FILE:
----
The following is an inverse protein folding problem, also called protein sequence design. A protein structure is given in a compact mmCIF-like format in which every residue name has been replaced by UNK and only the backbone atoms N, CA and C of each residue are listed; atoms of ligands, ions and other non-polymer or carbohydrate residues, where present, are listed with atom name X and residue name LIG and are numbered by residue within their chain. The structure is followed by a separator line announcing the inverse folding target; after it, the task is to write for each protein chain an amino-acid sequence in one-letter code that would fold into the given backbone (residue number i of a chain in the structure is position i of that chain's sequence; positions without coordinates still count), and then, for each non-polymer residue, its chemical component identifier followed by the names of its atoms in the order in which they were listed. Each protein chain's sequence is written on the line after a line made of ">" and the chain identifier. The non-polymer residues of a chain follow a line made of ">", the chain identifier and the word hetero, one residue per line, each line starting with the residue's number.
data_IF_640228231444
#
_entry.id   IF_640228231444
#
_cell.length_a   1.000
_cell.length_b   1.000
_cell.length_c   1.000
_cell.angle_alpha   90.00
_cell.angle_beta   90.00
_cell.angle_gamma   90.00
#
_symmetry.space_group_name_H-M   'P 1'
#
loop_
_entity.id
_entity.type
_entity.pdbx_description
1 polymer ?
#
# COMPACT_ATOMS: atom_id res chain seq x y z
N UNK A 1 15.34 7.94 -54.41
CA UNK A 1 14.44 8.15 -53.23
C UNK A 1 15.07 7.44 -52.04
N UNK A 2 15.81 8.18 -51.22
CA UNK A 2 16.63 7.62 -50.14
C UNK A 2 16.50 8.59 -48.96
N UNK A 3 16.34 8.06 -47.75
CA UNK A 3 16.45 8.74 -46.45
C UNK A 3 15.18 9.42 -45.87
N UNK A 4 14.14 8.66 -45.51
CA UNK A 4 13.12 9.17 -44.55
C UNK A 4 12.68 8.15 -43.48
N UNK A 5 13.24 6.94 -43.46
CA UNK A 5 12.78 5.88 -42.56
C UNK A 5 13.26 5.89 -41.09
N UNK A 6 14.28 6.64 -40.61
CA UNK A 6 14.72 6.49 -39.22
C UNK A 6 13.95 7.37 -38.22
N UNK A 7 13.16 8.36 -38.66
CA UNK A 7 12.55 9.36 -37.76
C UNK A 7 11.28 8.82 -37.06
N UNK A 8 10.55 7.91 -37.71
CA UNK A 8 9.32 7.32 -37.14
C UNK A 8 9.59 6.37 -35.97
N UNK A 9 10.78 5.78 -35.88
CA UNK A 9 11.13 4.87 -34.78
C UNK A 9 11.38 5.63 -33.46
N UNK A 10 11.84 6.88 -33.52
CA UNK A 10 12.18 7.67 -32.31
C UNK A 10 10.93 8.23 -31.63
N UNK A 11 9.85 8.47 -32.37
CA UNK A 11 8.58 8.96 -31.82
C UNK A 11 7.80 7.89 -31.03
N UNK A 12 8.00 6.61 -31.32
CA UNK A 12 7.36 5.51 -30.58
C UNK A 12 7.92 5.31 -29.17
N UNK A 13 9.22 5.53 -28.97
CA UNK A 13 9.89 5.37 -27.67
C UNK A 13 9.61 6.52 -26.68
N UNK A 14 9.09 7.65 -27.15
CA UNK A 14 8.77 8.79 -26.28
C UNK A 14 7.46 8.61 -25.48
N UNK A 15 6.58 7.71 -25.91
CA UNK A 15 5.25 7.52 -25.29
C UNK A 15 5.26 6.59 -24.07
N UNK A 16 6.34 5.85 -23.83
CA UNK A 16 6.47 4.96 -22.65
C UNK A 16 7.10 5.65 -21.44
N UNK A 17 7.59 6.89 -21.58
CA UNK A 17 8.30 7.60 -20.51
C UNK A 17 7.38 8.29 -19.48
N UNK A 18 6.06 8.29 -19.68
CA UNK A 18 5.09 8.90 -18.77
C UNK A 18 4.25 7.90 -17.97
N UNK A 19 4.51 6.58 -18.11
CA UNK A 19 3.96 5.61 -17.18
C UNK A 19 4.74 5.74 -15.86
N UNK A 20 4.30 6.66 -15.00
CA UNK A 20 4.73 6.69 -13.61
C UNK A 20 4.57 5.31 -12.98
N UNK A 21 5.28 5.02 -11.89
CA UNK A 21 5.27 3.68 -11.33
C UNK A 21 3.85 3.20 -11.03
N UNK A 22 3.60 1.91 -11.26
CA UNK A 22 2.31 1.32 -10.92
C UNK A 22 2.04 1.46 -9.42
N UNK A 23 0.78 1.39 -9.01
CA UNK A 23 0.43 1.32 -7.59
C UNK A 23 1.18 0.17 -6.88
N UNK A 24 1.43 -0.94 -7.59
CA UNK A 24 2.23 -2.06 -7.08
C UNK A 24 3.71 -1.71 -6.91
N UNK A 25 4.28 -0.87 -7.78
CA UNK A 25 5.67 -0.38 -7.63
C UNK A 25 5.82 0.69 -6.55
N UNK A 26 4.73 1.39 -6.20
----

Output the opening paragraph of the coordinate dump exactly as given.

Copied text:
The following is an inverse protein folding problem, also called protein sequence design. A protein structure is given in a compact mmCIF-like format in which every residue name has been replaced by UNK and only the backbone atoms N, CA and C of each residue are listed; atoms of ligands, ions and other non-polymer or carbohydrate residues, where present, are listed with atom name X and residue name LIG and are numbered by residue within their chain. The structure is followed by a separator line announcing the inverse folding target; after it, the task is to write for each protein chain an amino-acid sequence in one-letter code that would fold into the given backbone (residue number i of a chain in the structure is position i of that chain's sequence; positions without coordinates still count), and then, for each non-polymer residue, its chemical component identifier followed by the names of its atoms in the order in which they were listed. Each protein chain's sequence is written on the line after a line made of ">" and the chain identifier. The non-polymer residues of a chain follow a line made of ">", the chain identifier and the word hetero, one residue per line, each line starting with the residue's number.